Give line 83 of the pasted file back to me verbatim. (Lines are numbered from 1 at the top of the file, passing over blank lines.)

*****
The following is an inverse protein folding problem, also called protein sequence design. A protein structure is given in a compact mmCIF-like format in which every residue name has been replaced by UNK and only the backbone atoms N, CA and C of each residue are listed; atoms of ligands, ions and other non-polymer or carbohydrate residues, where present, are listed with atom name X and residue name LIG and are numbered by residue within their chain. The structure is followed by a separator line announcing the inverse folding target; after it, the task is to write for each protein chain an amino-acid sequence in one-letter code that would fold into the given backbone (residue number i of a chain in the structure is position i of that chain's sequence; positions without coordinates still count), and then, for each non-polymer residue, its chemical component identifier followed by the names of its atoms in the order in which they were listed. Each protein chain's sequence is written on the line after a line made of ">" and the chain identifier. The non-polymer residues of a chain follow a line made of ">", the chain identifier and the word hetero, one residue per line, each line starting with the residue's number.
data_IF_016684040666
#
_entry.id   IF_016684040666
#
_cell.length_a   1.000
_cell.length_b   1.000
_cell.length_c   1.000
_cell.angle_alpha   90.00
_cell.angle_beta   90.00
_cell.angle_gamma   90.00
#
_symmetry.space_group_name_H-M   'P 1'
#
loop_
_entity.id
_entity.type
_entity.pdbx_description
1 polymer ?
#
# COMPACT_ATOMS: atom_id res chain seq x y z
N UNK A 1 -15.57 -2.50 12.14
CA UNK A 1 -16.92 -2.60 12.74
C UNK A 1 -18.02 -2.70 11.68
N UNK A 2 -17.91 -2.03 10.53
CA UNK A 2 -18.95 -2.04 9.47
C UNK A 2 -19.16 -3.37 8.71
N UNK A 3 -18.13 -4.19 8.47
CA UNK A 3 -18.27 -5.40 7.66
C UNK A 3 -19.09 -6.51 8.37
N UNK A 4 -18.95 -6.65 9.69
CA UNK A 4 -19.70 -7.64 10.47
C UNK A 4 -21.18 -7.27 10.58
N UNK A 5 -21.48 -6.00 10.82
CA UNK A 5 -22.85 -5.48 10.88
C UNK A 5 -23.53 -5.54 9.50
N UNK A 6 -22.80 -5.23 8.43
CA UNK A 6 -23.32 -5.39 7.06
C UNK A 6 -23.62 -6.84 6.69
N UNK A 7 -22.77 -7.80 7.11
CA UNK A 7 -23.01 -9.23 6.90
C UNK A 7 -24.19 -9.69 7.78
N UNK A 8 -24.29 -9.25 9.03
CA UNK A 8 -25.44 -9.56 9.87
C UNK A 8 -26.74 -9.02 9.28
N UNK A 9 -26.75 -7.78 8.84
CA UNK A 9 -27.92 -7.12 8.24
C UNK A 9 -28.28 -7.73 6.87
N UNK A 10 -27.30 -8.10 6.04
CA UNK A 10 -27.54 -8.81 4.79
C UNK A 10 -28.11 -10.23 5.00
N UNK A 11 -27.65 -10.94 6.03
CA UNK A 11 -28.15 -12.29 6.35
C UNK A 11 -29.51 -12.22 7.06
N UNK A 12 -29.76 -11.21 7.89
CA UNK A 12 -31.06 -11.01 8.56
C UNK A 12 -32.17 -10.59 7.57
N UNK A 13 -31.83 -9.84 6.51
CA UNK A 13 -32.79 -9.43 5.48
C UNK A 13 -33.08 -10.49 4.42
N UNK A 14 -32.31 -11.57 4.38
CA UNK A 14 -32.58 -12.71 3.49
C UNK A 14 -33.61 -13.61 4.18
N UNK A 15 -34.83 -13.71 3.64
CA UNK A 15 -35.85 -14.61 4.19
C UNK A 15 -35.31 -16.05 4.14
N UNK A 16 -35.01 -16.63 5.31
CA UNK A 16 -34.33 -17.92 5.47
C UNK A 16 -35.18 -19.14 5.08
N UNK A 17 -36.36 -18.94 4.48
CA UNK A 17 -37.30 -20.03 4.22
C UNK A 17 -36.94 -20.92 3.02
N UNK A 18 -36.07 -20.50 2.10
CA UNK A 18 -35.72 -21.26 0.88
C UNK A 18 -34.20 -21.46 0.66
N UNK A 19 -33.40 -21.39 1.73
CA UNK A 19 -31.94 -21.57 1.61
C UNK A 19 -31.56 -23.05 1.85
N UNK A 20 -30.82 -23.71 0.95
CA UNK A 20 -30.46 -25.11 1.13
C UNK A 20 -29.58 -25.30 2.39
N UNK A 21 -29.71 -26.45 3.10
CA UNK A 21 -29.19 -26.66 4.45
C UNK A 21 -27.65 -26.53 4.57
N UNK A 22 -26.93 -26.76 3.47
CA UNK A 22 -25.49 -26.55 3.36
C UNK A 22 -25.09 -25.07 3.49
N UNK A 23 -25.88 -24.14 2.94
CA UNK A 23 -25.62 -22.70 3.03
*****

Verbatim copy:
CA UNK A 21 -29.19 -26.66 4.45